Association Between Impaired Myocardial Flow Reserve on 82Rubidium Positron Emission Tomography Imaging and Adverse Events in Patients With Autoimmune Rheumatic Disease.
Feher A., Boutagy NE., Oikonomou EK., Liu Y-H., Miller EJ., Sinusas AJ., Hinchcliff M.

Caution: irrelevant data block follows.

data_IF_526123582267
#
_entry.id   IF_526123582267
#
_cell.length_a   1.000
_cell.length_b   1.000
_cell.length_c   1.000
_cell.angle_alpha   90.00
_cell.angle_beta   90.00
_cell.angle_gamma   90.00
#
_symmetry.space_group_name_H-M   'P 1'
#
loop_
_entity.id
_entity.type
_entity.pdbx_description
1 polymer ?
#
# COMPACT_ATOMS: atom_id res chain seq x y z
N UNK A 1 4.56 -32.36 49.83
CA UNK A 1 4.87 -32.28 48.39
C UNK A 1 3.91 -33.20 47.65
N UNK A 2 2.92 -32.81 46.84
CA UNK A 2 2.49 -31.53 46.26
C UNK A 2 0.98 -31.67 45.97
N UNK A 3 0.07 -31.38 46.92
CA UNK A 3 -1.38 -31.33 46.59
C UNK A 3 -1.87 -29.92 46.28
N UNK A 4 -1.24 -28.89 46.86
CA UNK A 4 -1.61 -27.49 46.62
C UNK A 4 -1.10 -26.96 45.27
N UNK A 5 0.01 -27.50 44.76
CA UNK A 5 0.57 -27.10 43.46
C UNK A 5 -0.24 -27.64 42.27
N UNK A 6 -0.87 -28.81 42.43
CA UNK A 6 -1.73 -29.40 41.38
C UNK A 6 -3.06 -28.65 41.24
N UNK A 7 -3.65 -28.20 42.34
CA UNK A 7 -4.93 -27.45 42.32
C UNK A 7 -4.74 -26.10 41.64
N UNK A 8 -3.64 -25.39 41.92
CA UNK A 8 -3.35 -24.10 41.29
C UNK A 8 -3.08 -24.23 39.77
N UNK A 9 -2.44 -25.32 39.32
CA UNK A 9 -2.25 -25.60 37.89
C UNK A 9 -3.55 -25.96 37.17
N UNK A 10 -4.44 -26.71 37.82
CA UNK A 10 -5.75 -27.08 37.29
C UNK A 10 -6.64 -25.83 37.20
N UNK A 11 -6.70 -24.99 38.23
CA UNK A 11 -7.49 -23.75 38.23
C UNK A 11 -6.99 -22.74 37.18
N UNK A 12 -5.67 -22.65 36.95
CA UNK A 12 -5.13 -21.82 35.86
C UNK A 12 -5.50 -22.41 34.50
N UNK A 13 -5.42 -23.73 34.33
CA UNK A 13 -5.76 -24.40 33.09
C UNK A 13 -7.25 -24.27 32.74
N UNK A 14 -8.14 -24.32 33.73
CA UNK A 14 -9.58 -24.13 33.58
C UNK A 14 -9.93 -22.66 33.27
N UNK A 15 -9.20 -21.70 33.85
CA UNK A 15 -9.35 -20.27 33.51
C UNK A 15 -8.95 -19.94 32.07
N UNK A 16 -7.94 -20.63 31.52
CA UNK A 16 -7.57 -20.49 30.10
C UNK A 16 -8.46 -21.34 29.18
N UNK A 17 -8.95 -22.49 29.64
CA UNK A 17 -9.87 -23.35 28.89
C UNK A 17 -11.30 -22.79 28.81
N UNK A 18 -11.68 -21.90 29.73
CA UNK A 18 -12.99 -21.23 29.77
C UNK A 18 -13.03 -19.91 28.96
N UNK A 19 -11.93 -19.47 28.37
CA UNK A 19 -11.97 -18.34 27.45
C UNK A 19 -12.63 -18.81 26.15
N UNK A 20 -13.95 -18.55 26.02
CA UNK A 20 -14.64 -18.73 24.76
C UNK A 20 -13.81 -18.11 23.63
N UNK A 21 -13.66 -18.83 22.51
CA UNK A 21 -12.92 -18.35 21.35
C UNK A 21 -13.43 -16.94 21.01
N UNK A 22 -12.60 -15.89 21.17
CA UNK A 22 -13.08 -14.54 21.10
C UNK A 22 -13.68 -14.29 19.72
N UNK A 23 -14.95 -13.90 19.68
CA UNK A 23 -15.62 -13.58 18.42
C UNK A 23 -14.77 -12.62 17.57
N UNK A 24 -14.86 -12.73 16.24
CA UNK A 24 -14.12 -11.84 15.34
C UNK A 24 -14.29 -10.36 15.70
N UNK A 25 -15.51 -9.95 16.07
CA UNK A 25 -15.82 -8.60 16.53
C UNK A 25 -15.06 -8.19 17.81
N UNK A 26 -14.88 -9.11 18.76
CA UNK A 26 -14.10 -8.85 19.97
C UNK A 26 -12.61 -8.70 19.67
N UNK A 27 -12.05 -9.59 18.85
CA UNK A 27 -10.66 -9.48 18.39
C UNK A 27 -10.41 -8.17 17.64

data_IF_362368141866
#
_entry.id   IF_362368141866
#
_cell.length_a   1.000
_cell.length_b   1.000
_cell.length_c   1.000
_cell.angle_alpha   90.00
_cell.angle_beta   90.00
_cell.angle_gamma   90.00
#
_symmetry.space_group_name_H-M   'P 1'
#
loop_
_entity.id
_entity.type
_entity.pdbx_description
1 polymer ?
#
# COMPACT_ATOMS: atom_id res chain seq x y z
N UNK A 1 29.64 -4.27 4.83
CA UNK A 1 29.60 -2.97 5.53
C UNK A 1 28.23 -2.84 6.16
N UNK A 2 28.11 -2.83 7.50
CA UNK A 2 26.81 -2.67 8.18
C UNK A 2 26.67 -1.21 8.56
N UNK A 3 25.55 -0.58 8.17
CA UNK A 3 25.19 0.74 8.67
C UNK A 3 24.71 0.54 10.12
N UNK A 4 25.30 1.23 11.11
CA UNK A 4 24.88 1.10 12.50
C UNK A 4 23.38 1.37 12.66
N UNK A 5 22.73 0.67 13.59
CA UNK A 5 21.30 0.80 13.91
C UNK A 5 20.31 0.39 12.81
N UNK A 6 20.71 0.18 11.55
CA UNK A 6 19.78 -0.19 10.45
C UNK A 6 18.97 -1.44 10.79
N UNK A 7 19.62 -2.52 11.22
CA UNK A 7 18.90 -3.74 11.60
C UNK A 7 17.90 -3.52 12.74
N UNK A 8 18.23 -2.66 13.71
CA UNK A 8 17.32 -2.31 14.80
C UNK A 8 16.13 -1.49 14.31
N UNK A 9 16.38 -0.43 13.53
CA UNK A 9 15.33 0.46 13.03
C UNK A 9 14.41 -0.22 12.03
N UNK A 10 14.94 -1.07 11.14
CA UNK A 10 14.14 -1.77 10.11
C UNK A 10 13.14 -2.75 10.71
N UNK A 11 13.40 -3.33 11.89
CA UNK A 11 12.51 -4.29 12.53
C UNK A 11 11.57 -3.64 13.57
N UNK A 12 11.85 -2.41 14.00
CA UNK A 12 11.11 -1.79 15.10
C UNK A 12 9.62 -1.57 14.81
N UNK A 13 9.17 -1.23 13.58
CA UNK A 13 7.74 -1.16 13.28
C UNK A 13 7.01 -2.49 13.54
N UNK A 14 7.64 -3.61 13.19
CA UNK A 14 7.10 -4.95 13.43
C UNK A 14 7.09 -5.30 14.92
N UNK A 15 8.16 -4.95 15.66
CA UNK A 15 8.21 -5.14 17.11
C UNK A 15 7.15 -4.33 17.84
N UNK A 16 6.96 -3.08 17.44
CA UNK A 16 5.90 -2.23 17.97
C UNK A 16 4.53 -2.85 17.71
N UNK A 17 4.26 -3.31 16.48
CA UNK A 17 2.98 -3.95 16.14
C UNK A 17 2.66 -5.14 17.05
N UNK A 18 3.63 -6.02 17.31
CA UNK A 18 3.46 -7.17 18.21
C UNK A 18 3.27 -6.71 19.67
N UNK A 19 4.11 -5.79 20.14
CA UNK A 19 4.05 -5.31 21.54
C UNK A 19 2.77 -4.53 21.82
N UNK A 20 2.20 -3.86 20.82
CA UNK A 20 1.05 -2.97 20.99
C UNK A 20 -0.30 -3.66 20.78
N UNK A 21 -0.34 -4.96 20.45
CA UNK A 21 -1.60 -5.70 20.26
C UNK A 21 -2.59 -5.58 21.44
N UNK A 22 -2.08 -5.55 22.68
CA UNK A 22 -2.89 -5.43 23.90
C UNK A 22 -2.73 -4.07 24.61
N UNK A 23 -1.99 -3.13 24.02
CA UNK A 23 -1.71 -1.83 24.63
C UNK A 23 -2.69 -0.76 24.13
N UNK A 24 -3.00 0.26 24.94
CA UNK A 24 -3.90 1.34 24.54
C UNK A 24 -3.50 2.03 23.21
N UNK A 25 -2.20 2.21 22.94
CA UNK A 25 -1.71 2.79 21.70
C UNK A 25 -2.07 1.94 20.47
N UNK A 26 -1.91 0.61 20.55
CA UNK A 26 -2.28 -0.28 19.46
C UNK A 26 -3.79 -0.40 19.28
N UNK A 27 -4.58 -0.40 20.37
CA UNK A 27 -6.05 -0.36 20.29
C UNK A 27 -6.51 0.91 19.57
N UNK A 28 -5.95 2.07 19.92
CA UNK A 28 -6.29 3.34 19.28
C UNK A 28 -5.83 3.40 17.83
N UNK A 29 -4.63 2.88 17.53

BACKGROUND: Coronary microvascular dysfunction has been described in patients with autoimmune rheumatic disease (ARD). However, it is unknown whether positron emission tomography (PET)-derived myocardial flow reserve (MFR) can predict adverse events in this population. METHODS: Patients with ARD without coronary artery disease who underwent dynamic rest-stress 82Rubidium PET were retrospectively studied and compared with patients without ARD matched for age, sex, and comorbidities. The association between MFR and a composite end point of mortality or myocardial infarction or heart failure admission was evaluated with time to event and Cox-regression analyses. RESULTS: In 101 patients with ARD (88% female, age: 62±10 years), when compared with matched patients without ARD (n=101), global MFR was significantly reduced (median: 1.68 [interquartile range: 1.34-2.05] versus 1.86 [interquartile range: 1.58-2.28]) and reduced MFR (<1.5) was more frequent (40% versus 22%). MFR did not differ among subtypes of ARDs. In survival analysis, patients with ARD and low MFR (MFR<1.5) had decreased event-free survival for the combined end point, when compared with patients with and without ARD and normal MFR (MFR>1.5) and when compared with patients without ARD and low MFR, after adjustment for the nonlaboratory-based Framingham risk score, rest left ventricular ejection fraction, severe coronary calcification, and the presence of medium/large perfusion defects. In Cox-regression analysis, ARD diagnosis and reduced MFR were both independent predictors of adverse events along with congestive heart failure diagnosis and presence of medium/large stress perfusion defects on PET. Further analysis with inclusion of an interaction term between ARD and impaired MFR revealed no significant interaction effects between ARD and impaired MFR. CONCLUSIONS: In our retrospective cohort analysis, patients with ARD had significantly reduced PET MFR compared with age-, sex-, and comorbidity-matched patients without ARD. Reduced PET MFR and ARD diagnosis were both independent predictors of adverse outcomes.